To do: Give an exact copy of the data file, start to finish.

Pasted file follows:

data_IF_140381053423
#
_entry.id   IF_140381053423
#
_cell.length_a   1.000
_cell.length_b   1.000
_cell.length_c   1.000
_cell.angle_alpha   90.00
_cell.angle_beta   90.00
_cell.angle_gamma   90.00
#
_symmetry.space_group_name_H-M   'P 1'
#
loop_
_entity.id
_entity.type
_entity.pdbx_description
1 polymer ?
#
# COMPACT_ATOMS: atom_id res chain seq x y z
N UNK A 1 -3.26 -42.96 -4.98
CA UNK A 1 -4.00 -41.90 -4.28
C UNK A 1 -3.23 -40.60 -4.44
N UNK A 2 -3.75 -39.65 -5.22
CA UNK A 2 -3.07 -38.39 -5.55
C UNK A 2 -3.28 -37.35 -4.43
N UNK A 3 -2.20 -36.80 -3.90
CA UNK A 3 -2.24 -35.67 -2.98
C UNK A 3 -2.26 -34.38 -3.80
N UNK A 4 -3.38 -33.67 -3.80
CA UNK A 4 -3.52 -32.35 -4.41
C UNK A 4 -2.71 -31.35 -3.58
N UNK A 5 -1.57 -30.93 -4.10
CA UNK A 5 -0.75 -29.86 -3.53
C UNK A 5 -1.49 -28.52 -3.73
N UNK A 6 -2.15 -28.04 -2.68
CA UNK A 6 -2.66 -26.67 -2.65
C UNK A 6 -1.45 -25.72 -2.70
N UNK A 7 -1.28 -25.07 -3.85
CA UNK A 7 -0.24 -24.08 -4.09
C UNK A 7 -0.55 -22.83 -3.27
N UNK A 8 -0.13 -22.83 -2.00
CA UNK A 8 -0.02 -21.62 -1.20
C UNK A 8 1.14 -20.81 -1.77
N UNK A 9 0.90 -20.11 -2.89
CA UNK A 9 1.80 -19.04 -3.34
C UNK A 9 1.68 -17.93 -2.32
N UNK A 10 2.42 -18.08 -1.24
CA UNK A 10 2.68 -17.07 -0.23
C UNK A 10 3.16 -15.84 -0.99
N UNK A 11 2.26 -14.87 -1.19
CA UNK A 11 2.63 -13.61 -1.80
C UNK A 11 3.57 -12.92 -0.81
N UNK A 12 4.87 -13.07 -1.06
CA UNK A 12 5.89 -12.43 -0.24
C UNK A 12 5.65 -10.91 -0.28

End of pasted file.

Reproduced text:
data_IF_140381053423
#
_entry.id   IF_140381053423
#
_cell.length_a   1.000
_cell.length_b   1.000
_cell.length_c   1.000
_cell.angle_alpha   90.00
_cell.angle_beta   90.00
_cell.angle_gamma   90.00
#
_symmetry.space_group_name_H-M   'P 1'
#
loop_
_entity.id
_entity.type
_entity.pdbx_description
1 polymer ?
#
# COMPACT_ATOMS: atom_id res chain seq x y z
N UNK A 1 -3.26 -42.96 -4.98
CA UNK A 1 -4.00 -41.90 -4.28
C UNK A 1 -3.23 -40.60 -4.44
N UNK A 2 -3.75 -39.65 -5.22
CA UNK A 2 -3.07 -38.39 -5.55
C UNK A 2 -3.28 -37.35 -4.43
N UNK A 3 -2.20 -36.80 -3.90
CA UNK A 3 -2.24 -35.67 -2.98
C UNK A 3 -2.26 -34.38 -3.80
N UNK A 4 -3.38 -33.67 -3.80
CA UNK A 4 -3.52 -32.35 -4.41
C UNK A 4 -2.71 -31.35 -3.58
N UNK A 5 -1.57 -30.93 -4.10
CA UNK A 5 -0.75 -29.86 -3.53
C UNK A 5 -1.49 -28.52 -3.73
N UNK A 6 -2.15 -28.04 -2.68
CA UNK A 6 -2.66 -26.67 -2.65
C UNK A 6 -1.45 -25.72 -2.70
N UNK A 7 -1.28 -25.07 -3.85
CA UNK A 7 -0.24 -24.08 -4.09
C UNK A 7 -0.55 -22.83 -3.27
N UNK A 8 -0.13 -22.83 -2.00
CA UNK A 8 -0.02 -21.62 -1.20
C UNK A 8 1.14 -20.81 -1.77
N UNK A 9 0.90 -20.11 -2.89
CA UNK A 9 1.80 -19.04 -3.34
C UNK A 9 1.68 -17.93 -2.32
N UNK A 10 2.42 -18.08 -1.24
CA UNK A 10 2.68 -17.07 -0.23
C UNK A 10 3.16 -15.84 -0.99
N UNK A 11 2.26 -14.87 -1.19
CA UNK A 11 2.63 -13.61 -1.80
C UNK A 11 3.57 -12.92 -0.81
N UNK A 12 4.87 -13.07 -1.06
CA UNK A 12 5.89 -12.43 -0.24
C UNK A 12 5.65 -10.91 -0.28